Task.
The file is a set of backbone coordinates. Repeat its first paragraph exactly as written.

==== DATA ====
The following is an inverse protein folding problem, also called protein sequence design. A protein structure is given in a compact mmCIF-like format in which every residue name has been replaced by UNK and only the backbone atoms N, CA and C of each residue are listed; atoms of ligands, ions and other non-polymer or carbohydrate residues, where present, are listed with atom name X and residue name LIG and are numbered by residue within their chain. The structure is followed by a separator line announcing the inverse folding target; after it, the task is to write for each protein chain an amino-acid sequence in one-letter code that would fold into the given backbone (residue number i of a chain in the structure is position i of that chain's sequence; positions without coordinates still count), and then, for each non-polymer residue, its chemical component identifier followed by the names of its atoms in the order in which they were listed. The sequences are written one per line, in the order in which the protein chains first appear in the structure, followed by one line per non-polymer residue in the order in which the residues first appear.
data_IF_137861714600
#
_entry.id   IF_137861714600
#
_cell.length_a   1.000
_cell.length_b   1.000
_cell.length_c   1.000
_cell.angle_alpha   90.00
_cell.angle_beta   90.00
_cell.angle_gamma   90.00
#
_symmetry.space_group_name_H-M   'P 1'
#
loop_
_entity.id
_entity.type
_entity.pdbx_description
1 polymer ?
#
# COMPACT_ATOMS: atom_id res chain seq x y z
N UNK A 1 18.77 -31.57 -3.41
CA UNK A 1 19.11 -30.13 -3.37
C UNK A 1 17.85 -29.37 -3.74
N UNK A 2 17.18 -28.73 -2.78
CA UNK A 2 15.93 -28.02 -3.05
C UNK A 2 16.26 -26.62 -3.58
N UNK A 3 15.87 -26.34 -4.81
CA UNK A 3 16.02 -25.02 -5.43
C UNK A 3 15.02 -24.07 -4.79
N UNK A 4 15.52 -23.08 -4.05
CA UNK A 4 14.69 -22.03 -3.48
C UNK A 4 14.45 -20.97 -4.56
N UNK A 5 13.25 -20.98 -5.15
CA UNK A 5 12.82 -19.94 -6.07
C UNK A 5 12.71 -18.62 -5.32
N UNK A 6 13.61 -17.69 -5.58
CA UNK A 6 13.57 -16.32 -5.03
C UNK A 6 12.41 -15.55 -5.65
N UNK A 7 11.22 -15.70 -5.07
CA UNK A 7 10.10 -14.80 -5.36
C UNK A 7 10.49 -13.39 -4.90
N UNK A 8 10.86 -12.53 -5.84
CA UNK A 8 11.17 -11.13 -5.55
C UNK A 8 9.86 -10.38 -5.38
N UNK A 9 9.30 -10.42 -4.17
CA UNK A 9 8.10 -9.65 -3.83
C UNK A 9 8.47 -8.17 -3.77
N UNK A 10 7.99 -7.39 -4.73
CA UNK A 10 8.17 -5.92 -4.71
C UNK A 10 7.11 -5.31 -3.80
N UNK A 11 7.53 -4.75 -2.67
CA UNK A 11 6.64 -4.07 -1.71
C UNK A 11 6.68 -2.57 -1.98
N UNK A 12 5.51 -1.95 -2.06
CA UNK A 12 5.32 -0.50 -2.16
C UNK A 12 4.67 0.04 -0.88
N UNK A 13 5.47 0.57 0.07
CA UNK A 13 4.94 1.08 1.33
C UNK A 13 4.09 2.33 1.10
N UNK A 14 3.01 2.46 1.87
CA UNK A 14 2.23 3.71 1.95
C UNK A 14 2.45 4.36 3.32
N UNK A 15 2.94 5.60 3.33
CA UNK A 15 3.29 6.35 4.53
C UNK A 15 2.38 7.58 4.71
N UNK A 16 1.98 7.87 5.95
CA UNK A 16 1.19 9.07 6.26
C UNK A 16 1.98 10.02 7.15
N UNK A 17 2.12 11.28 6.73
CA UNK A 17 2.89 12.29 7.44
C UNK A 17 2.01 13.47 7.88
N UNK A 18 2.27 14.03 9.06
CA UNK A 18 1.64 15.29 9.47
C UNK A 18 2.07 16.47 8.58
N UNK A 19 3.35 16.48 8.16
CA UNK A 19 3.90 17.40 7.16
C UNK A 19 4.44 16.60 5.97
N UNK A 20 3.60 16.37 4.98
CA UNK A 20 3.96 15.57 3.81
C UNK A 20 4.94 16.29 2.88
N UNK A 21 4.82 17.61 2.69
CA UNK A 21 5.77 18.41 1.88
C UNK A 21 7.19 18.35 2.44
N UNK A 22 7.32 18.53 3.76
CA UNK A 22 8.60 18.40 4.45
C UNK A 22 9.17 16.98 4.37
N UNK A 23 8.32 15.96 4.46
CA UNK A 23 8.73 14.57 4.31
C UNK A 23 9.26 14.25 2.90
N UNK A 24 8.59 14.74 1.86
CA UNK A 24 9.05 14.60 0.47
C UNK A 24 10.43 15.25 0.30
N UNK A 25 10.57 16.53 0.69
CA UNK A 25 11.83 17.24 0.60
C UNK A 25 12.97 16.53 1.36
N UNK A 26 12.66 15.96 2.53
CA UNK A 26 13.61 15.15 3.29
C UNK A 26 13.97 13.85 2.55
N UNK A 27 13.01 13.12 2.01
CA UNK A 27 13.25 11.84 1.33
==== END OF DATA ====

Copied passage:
The following is an inverse protein folding problem, also called protein sequence design. A protein structure is given in a compact mmCIF-like format in which every residue name has been replaced by UNK and only the backbone atoms N, CA and C of each residue are listed; atoms of ligands, ions and other non-polymer or carbohydrate residues, where present, are listed with atom name X and residue name LIG and are numbered by residue within their chain. The structure is followed by a separator line announcing the inverse folding target; after it, the task is to write for each protein chain an amino-acid sequence in one-letter code that would fold into the given backbone (residue number i of a chain in the structure is position i of that chain's sequence; positions without coordinates still count), and then, for each non-polymer residue, its chemical component identifier followed by the names of its atoms in the order in which they were listed. The sequences are written one per line, in the order in which the protein chains first appear in the structure, followed by one line per non-polymer residue in the order in which the residues first appear.